2011 in Review: The Courage of our Clients
From Sara Rose in Pittsburgh:
|The Mort family, with Isabella|
Steve Conway, a devoted father of three, became our client after Fayette County Children and Youth Services arbitrarily cut off his contact with his children. No one ever accused Steve of abusing or neglecting any of his children - CYS arbitrarily decided his legally consensual relationship with a younger woman constituted child abuse. He spent two years away from his children, including one with no contact whatsoever - no phone calls, not even e-mails. A federal judge ruled in his favor just before Thanksgiving 2010 - a few days after Steve was killed in a car crash.
Debra and Robert Conway, Steve's Parents, have continued the lawsuit on behalf of Steve’s estate. That was not an easy decision. They were forced to relive one of the most painful events in the life of their family – the government-enforced separation of their son from his children – and testify about those events during a four-day jury trial. Debra and Robert felt it was that important to stand up for their son’s rights, and to ensure that the heartache they endured at the hands of Fayette County CYS would not happen to another family.
Liz Mort and Alex Rodriguez were also separated from their child – this time in Lawrence County, by CYS and by Jameson Hospital in New Castle. Just three days after their daughter, Isabella, was born, two caseworkers arrived with two police officers to take her away. Liz had failed a drug test, administered by the hospital without her knowledge while she was in labor.
Isabella was kept from her parents for five days of confusion, until CYS figured out that the hospital was using tests so overly sensitive that the poppy-seed bagel Liz ate not long before going into labor triggered a false positive. It's a scenario most of know from a sitcom, regarded by many as a myth, turned into a nightmare for Isabella and her parents.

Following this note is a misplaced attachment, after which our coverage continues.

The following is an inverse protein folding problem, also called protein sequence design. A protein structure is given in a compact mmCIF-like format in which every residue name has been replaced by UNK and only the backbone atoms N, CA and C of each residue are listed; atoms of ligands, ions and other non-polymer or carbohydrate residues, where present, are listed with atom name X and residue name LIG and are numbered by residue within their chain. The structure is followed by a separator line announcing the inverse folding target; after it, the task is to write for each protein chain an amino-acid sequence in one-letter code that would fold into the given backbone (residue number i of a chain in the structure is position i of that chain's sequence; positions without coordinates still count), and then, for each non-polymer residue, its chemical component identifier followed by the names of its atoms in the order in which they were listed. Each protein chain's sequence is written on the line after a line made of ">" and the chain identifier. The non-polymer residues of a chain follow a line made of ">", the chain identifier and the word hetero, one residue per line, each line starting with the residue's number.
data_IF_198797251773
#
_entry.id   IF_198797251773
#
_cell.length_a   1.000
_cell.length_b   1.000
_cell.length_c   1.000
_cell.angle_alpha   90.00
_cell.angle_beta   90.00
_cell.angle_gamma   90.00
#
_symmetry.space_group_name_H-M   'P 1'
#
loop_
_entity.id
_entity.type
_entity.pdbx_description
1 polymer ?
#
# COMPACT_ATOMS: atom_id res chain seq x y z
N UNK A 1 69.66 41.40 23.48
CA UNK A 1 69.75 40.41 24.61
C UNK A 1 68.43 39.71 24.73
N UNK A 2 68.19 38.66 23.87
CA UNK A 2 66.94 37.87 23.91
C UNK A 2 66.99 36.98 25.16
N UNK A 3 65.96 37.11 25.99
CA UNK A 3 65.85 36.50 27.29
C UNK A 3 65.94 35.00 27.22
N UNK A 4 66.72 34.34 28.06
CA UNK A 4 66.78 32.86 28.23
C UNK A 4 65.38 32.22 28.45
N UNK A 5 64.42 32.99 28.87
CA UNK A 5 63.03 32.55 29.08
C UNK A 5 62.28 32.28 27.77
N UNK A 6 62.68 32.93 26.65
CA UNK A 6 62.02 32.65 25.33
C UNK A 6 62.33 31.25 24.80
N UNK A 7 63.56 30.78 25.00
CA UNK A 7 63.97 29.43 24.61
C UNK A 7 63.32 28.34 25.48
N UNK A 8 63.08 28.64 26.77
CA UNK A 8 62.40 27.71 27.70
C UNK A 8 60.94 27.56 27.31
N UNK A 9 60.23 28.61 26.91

The ACLU helped Liz and Alex sue CYS and Jameson hospital to ensure that nightmare is not allowed to happen again. Isabella is a happy and thriving eighteen-month-old, but her parents will never forget the anguish of losing her.
Then there are the twenty-five plaintiffs, most of them college students, who were swept up in a mass arrest on the University of Pittsburgh campus at the G-20 Summit in 2009. City officials have painted them as anarchists and provocateur - but dozens of interviews, depositions, and hearings have revealed a story of college students on their own campus, some of them freshman on campus less than a month, surrounded by hundreds of riot-clad police officers for no apparent reason, harassed, attacked, and jailed for up to 18 hours.
One young man suffered serious injury from being pepper sprayed and was then humiliated by police. Another was forced to kneel, handcuffed, in front of a line of police officers as they posed for a photo. Some of the women were subjected to sexually harassing comments and denied use of restrooms for hours. 100 people were arrested that night. Only 25 committed to the work required to hold the City accountable. They help protect the rights of everyone.
Just as we could not bring these important cases without our clients, we cannot bring them without the support of our members and our donors. These clients have courage and perseverance, but few have the legal expertise or funding for a multi-year court battle. They rely on the ACLU for that - and we have it only thanks to our supporters. In honor of our clients and their immense courage, please make a tax-deductible gift today.